Mount Rushmore

While Europeans tended to build the places they considered to be sacred-churches, statues, memorials-for American Indian people sacred places were often not places constructed by humans, but places which were naturally sacred. In looking at the landscape around them, Indian people did not see a landscape that needed changing, nor did they see it as a landscape which they were to dominate: rather, they saw a landscape filled with living things. The living things within this landscape included the plants and animals, as well as the rivers, the rocks, the mountains, and the hills. Sacred places in the landscape were often portals through which Indian people could make contact with the sacred.

The Black Hills in South Dakota is an area which is historically linked to several tribes, including the Sioux, Cheyenne, Arapaho, and Kiowa. As a sacred area, it was used for making contact with the spirit world and obtaining spiritual power. It was here that many Indians conducted ceremonies such as the vision quest, the Sun Dance, and others. It was here that they gathered the sacred medicines-the plants-that they needed for healing and for ceremonial use.

By the 1870s, Americans were spreading rumors that that Black Hills were unoccupied, that they were an area which Indian people did not use. Illegal expeditions into the area somehow ignored all of the Indian hunting parties which they encountered, and which were reported in their journals, and told of an empty area waiting for “development” by non-Indians who would redeem the area from its paganism and make it a part of modern America.

The theft of the Black Hills from the Sioux has been widely reported by both historians and the popular media. The theft, however, involved more than just taking the land: it also involved renaming it. All of the geographic features within the Black Hills had Indian names in 1877, but over the next couple of decades these names were replaced by non-Indian names.

In 1884, New York City attorney Charles E. Rushmore came to the Black Hills to check on legal titles to some properties. On coming back to camp one day, he asked Bill Challis about the name of a mountain. Bill is reported to have replied:

“Never had a name but from now on we’ll call it Rushmore.”

With that offhand comment, the mountain known to the Sioux as Six Grandfathers became Mount Rushmore. The Sioux name had been an important part of their oral tradition and their association with the land. The new name reflected the American lack of concern for the history of the land and the importance of attorneys in their society.

The wealth generated from the gold and the cattle in the Black Hills was not enough to satisfy American greed. By the 1920s, people were looking for new ways of exploiting the Black Hills. In other parts of the country, tourism was proving to be an economic asset, and so, in 1923, Doane Robinson, the South Dakota state historian, came up with an idea to bring tourists (and their money) into the state. His idea was to commission a sculptor to transform one of the tall narrow, granite rock formations in the Black Hills into memorials of major figures from the mythic narrative of the American west. In his vision, he saw giant memorials to heroes such as George Armstrong Custer, Meriwether Lewis, William Clark, and perhaps the Sioux chief Red Cloud, which would stand along a new highway and lure tourists away from Yellowstone National Park.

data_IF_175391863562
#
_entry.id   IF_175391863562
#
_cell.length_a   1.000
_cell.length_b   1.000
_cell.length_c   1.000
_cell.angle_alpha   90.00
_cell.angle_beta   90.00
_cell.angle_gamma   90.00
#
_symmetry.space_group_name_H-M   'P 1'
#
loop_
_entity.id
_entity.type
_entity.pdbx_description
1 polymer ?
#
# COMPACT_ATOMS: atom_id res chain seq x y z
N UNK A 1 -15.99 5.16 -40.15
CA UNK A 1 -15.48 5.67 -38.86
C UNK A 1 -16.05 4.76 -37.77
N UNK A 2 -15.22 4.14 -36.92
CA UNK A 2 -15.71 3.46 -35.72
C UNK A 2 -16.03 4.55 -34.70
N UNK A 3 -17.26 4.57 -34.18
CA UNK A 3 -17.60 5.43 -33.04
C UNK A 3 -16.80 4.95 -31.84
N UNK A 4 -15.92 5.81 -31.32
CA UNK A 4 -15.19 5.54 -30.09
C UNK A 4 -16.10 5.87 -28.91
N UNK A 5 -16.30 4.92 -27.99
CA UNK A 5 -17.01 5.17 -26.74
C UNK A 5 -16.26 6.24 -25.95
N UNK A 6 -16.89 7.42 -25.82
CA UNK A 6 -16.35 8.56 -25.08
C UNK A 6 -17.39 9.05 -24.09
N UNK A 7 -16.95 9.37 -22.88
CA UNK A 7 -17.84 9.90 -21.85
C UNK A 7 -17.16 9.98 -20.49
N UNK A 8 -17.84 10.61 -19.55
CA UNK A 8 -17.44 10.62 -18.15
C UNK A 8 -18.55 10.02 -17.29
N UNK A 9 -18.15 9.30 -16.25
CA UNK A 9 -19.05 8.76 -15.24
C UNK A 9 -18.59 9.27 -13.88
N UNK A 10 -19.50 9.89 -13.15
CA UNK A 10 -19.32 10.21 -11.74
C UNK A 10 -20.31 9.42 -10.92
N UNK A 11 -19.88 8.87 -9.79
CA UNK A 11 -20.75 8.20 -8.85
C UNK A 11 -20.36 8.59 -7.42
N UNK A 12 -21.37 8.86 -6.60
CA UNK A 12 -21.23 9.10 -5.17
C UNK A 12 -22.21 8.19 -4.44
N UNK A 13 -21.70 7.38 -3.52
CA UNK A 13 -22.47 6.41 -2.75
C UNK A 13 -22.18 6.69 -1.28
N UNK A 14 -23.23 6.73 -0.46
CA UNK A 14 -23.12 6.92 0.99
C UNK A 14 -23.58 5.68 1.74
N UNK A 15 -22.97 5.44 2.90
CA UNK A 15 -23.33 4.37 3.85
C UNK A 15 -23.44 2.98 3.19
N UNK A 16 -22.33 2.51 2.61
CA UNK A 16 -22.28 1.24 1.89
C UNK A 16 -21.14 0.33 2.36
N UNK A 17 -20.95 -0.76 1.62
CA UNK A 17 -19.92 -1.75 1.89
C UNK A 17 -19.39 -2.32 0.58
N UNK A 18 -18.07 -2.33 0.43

The next problem was how to bring the vision into reality. To solve this, Robinson turned to Gutzon Borglum, the son of Danish Mormon immigrants who had made the ten-week trek along the Mormon trail through Indian lands to Salt Lake City. Borglum was one of the most famous sculptors of the time. Borglum had been involved with the carving of a massive bas-relief monument to the heroes of the Confederacy at Stone Mountain, Georgia. Borglum was a member of the Ku Klux Klan and Stone Mountain was used as a site to revitalize the Klan.

Robinson had initially envisioned the carvings on a series of geological features known as “The Needles,” but Borglum found them unsuitable for carving and selected the Six Grandfathers (Mount Rushmore) instead. The new plan was assailed by naturalists who pointed out that it would desecrate the natural beauty of the Black Hills. Robinson replied:

“God only makes a Michelangelo or a Gutzon Borglum once in a thousand years.”

Borglum changed the original vision of the project and proposed a “Shrine of Democracy” which would focus on Presidential portraits. He would later state:

“The purpose of the memorial is to communicate the founding, expansion, preservation, and unification of the United States with colossal statues of Washington, Jefferson, Lincoln, and Theodore Roosevelt.”

In 1926, Borglum began carving the faces of four presidents out of a mountain in the Black Hills, land sacred to the Lakota people. The sculptor, who admired Manifest Destiny and saw the conquest of the Lakota and the theft of their sacred land as justifiable, dedicated the sculptures to the Expansion of the United States. From Borglum’s perspective, Manifest Destiny, an expression of racial superiority, was an expression of the rightful order of the world.